I want to give thanks to this article for inspiring my writing today.
Sitting in my cubical, sipping on the lukewarm coffee this morning I can certainly feel that I have aged. Though not physically, nor in my appearance, you can still find hints of baby fat betraying the image I carry. In my mind I am already in my late 20s, still dumb but wiser and distant to who I was in University. Odd, because I graduated last summer. The older me now consider responsibilities in all life choices and perhaps spend too much time thinking about the future then he should.
Today I want to write about adult education; our journey to answer the question “What am I suppose to do with my life.”
I am sure many experience great difficulty in answering THE question. Even in discussing what we hope to do towards finding this so called “purpose” can be challenging. For the recent graduates, this challenge comes from the discomfort in stepping away from the structured learning environment: In university we are taught to expect tests and exams, and know more or less the scope and outline. Post graduation we can see that “real” life is more chaotic; we do not know when and where we will be tested or the conditions to pass these test, thus we are always in constant preparation.
Certainly, there are attempts to make this chaos a little more organized. I believe that most 20 year olds are looking for a school of thoughts to help them answer the fulfillment question above. Whether this be religion, for those who find god after university, career or entrepreneurship, self-help, meditation, these are all programs to structure learning.
With that said, telling you where and why chaos and orderliness exists does nothing to bring us any closer towards fulfillment; it is the understanding of them that will. Indeed, it is the qualities that help you identify chaos and order that will help you move forward. These are two qualities a graduate of higher education should posses: Curiosity and Intelligence. Curiosity to help identify the factors that influence our life and the intelligence understand them.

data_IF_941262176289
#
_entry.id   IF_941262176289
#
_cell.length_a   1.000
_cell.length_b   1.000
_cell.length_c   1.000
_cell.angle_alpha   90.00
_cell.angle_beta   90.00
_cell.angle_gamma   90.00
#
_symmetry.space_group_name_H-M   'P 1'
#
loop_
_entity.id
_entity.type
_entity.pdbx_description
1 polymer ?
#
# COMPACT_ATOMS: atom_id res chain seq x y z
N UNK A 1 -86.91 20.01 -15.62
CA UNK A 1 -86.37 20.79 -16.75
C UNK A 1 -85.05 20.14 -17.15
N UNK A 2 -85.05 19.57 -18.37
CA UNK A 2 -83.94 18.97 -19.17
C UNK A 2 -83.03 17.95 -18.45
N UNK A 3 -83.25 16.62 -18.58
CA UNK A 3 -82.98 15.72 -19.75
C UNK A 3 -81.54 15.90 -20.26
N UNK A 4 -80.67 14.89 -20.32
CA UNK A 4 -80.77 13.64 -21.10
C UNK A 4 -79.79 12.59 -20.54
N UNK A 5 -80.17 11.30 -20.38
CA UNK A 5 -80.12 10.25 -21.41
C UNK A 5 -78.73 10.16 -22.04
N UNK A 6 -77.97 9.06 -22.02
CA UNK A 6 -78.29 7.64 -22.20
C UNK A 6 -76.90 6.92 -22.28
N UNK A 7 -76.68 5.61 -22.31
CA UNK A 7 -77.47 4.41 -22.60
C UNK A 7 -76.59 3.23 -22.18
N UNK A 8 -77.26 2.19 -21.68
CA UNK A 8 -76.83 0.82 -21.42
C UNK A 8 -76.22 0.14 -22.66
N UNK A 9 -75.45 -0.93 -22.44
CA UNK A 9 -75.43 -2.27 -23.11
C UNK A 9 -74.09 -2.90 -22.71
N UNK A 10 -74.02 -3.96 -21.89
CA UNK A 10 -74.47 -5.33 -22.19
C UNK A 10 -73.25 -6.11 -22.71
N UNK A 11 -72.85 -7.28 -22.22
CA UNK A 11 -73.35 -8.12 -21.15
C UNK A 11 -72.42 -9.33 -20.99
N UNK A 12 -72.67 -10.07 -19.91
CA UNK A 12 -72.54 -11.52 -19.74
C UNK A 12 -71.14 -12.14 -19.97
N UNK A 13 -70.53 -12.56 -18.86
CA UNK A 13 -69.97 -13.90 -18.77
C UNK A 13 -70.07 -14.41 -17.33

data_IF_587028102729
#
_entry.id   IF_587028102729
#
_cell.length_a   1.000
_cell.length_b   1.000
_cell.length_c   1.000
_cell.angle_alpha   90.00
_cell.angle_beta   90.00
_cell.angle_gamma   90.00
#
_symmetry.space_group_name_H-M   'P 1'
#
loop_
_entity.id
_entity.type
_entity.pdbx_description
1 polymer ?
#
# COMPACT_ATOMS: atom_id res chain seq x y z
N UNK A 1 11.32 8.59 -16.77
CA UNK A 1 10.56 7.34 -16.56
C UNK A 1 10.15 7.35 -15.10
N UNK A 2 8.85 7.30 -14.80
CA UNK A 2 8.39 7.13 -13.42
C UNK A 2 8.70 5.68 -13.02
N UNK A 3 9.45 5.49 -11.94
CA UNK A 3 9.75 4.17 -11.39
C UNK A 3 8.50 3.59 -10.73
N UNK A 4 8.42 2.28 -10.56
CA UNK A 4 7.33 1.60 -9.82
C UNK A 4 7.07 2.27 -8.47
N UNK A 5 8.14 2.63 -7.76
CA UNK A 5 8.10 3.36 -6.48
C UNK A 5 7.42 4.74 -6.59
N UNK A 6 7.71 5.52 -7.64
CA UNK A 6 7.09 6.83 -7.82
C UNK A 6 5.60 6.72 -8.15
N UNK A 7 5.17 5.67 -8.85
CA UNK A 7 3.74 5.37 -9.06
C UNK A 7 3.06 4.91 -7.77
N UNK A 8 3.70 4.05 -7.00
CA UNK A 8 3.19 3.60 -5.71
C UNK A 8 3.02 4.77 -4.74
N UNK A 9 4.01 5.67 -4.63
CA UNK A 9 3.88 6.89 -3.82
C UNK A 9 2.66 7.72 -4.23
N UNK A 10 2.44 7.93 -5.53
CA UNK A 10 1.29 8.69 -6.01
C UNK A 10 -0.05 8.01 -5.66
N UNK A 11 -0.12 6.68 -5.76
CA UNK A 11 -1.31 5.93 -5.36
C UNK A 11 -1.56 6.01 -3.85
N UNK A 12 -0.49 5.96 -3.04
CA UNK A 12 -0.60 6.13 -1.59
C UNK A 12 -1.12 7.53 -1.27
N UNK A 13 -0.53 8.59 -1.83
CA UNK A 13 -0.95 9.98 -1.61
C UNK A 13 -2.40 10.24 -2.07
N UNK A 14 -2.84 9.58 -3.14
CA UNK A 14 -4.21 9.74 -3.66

As it has been said, those who do not understand themselves are forever prisoners to the forces unseen.
Here are a few examples of what I have identified and how I understood them:
1) I have a high tolerance for Chaos, as in I do not need a define structure to learn and strive. But the down side is that I only know how to live chaotically. I am a jack of all trades and a master of none. I have started applying some structure and focus to my learning.
2) I am forever a student and never a teacher. I always seek knowledge but I have no threshold to when I will feel fulfilled. I have began to set end goals.
3) In this chaos, I have identified the factor of suffering. Suffering defined by sacrifices that I have made as well as external factors that influence my behavior/mood. Understanding suffering means understanding my inner and external reactions. I learned to use suffering as a guide towards resolution.
4) I feel fulfillment in creating things. Perhaps it is an artistic nature. I identified that the fear of judgment and certain inherited mindsets were inhibiting me from doing what I like to do. Thus Courage and motivations are two traits I am cultivating as part of “adult education.”
In the words of David Foster Wallace, the real value of education and so called learning to think is not in acquiring more knowledge, but learning to manage what we think about. To cut this long story short, the trueness to Adult education is accepting the challenge to move forward.
“The secret to happiness is freedom… And the secret to freedom is courage.”